# Explain why the temperature of a resistor increases when a current passes through it.

The answer is friction. When a current, say I amperes passes through a resistor of R ohms, power equal to I x R is generated and this power has to be lost as heat. Another way to think about this is the friction that would be generated when electrons pass...

## Unlock This Answer Now

Start your 48-hour free trial to unlock this answer and thousands more. Enjoy eNotes ad-free and cancel anytime.

The answer is friction. When a current, say I amperes passes through a resistor of R ohms, power equal to I x R is generated and this power has to be lost as heat. Another way to think about this is the friction that would be generated when electrons pass through a material. The atoms in the material are in constant motion (since they are not at absolute zero temperature). When current flows through a material, the electrons come in contact with the atoms of the material and their collision produces heat. This heat increases the temperature of the material causing faster motion of atoms which will, in turn, more heat with ongoing collisions. When the flow is through a resistor, resistance is offered to the flow and the collisions will generate heat. This is the reason why temperature rises.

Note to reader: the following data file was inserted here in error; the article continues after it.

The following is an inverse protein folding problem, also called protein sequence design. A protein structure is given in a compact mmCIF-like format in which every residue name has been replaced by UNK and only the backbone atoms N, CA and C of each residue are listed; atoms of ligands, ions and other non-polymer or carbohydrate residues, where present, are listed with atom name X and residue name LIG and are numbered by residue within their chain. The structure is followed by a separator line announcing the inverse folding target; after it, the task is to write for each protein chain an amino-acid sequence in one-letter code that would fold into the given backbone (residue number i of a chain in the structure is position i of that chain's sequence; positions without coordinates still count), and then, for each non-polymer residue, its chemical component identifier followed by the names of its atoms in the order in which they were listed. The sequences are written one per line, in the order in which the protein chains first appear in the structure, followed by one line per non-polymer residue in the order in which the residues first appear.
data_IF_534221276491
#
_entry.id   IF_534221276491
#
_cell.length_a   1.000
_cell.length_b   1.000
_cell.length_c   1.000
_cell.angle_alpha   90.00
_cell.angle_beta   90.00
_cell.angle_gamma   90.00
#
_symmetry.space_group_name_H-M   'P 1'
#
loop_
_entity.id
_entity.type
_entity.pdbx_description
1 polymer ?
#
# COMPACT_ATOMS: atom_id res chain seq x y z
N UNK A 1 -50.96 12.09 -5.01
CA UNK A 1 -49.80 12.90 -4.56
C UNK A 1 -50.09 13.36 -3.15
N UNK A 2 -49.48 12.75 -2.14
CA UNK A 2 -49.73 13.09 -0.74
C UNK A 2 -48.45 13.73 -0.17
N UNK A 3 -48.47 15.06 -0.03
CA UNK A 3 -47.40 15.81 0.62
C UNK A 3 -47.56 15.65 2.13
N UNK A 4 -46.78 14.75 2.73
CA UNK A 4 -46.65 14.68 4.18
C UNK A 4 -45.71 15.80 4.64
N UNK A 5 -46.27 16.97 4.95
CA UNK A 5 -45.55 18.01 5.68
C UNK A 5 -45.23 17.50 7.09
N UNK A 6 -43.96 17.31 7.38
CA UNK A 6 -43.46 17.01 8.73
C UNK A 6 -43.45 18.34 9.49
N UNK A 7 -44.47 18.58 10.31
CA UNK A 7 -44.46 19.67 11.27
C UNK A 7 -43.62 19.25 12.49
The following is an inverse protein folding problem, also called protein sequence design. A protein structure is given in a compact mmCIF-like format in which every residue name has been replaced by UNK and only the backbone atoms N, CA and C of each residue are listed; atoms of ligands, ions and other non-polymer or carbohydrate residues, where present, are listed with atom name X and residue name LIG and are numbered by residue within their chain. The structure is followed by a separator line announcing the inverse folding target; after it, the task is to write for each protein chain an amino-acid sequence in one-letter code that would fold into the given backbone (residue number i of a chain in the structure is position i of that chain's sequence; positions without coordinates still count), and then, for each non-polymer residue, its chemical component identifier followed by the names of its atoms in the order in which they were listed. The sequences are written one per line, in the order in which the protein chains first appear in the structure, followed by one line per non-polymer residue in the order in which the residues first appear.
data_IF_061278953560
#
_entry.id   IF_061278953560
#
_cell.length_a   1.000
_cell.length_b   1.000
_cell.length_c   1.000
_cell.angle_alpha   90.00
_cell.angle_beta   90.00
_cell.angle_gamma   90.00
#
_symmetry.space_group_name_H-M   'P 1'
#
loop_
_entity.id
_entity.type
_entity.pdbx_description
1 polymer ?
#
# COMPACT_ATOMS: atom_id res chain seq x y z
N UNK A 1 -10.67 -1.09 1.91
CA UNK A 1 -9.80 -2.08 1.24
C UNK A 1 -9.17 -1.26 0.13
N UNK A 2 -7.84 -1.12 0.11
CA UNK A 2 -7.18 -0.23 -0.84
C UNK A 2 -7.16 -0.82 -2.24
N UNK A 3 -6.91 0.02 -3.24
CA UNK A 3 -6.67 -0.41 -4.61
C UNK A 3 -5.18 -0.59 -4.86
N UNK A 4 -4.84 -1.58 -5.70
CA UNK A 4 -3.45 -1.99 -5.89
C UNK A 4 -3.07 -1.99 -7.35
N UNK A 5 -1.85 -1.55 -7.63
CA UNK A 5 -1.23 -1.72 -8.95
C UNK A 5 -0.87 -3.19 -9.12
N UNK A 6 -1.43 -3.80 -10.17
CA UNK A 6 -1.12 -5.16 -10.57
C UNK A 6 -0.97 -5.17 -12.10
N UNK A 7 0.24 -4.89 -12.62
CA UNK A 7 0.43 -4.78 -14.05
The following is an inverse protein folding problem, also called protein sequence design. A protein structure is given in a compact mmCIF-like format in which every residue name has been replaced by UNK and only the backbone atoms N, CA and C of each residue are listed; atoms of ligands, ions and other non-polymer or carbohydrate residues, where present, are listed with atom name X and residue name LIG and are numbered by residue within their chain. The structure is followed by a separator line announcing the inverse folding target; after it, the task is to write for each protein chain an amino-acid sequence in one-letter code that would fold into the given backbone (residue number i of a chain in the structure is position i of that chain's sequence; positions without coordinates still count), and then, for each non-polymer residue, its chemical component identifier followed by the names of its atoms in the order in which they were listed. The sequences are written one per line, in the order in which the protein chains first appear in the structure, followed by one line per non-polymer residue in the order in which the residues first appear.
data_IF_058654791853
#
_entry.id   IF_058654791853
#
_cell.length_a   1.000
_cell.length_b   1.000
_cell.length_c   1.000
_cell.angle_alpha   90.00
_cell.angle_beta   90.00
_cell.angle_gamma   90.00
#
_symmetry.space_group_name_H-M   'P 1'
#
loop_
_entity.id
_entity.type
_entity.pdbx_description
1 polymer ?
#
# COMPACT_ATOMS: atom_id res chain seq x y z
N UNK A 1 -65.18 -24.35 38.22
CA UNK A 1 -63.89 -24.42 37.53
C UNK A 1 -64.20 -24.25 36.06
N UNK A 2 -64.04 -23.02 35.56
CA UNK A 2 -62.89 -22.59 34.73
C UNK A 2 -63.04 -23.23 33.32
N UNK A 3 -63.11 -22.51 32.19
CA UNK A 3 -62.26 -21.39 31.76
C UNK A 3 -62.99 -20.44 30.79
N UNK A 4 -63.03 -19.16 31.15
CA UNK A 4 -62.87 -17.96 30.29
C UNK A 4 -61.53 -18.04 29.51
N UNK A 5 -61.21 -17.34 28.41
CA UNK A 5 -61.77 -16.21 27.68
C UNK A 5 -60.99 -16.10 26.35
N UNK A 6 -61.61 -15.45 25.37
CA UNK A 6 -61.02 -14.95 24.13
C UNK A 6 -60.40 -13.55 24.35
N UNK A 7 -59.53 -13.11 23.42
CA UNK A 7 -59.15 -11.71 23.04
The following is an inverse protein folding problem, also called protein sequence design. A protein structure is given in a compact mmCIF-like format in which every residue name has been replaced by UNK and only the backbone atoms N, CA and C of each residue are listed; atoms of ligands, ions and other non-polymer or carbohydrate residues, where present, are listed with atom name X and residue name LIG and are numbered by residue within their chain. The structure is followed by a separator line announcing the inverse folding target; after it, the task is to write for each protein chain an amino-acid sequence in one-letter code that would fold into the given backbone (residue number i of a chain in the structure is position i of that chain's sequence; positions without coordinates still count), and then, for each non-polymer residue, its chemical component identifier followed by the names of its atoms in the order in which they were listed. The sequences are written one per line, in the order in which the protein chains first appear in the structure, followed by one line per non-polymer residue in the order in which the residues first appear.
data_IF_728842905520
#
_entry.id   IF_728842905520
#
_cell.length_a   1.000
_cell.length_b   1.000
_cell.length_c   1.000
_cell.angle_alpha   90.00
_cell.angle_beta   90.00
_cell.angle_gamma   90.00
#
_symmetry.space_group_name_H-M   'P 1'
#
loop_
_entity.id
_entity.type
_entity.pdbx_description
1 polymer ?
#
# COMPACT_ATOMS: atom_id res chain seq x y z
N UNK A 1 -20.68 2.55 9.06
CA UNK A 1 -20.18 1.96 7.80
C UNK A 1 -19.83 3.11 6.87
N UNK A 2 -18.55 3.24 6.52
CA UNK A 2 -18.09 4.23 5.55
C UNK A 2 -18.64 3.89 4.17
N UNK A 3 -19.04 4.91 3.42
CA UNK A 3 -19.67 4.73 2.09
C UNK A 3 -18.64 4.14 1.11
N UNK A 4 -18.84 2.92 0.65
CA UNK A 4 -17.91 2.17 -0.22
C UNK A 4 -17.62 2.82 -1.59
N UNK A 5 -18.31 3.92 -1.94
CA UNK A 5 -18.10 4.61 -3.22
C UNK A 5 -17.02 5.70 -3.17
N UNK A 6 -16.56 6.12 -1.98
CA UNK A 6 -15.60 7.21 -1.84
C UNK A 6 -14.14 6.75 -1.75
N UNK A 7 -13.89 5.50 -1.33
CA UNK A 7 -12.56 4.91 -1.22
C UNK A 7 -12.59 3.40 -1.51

Hope this helps.

Approved by eNotes Editorial Team